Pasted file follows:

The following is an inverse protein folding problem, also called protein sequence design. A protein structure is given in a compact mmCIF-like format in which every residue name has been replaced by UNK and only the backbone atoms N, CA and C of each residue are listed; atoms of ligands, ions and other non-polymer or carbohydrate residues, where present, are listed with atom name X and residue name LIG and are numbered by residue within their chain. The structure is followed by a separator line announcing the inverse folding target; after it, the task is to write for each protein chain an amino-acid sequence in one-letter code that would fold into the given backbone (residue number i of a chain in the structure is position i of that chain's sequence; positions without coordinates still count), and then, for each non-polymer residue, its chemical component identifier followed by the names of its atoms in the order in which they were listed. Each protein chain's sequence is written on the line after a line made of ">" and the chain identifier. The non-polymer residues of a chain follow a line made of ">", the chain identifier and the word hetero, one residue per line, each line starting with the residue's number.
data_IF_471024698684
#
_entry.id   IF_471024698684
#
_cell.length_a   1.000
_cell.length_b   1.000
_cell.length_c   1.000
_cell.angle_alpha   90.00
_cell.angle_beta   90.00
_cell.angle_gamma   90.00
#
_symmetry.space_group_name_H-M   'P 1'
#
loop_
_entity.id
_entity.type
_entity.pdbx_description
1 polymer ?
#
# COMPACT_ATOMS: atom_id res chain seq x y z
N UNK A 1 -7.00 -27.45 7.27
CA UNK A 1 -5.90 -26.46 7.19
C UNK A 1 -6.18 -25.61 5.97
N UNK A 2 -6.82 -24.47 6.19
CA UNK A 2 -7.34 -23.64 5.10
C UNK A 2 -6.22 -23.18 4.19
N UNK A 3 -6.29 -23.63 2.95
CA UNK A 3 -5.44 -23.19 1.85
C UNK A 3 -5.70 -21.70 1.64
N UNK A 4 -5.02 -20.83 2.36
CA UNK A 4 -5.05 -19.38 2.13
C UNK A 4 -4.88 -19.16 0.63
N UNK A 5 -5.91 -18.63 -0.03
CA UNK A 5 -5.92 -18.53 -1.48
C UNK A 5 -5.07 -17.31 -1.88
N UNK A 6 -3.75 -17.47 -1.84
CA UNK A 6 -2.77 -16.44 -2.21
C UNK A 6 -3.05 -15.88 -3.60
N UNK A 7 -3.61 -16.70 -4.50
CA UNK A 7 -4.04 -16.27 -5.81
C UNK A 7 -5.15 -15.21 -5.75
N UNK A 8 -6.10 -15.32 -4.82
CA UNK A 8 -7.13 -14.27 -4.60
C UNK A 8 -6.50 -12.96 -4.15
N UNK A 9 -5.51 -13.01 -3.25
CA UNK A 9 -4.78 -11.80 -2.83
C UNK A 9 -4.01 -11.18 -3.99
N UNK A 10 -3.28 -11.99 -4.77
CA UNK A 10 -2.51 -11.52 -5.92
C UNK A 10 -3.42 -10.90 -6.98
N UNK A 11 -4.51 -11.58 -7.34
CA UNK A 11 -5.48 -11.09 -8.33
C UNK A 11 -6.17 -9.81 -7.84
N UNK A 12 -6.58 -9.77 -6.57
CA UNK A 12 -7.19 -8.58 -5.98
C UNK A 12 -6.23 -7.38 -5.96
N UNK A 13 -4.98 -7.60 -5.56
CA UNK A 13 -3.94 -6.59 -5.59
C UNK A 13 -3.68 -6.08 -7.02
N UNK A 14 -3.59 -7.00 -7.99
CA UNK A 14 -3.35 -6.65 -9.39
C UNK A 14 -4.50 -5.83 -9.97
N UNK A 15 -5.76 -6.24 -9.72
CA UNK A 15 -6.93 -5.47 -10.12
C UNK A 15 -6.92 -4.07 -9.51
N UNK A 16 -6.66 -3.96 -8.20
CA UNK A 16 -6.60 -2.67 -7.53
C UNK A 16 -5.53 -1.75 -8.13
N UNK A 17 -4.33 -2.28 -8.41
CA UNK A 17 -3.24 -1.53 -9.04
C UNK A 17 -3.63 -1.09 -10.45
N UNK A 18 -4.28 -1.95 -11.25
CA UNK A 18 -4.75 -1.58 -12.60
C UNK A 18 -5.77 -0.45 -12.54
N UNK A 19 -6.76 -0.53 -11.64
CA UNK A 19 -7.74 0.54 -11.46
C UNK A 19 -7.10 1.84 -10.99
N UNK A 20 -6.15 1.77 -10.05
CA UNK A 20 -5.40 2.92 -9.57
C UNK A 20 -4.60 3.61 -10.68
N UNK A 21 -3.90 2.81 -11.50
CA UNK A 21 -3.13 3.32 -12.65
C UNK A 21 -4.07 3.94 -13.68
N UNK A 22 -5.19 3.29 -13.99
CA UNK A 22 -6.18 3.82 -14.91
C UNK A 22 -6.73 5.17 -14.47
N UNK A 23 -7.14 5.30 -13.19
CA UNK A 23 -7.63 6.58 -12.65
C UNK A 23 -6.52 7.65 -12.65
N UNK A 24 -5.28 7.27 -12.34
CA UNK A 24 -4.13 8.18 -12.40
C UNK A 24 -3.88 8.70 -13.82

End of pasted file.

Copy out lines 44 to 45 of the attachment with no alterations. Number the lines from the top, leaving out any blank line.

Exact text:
CA UNK A 8 -7.13 -14.27 -4.60
C UNK A 8 -6.50 -12.96 -4.15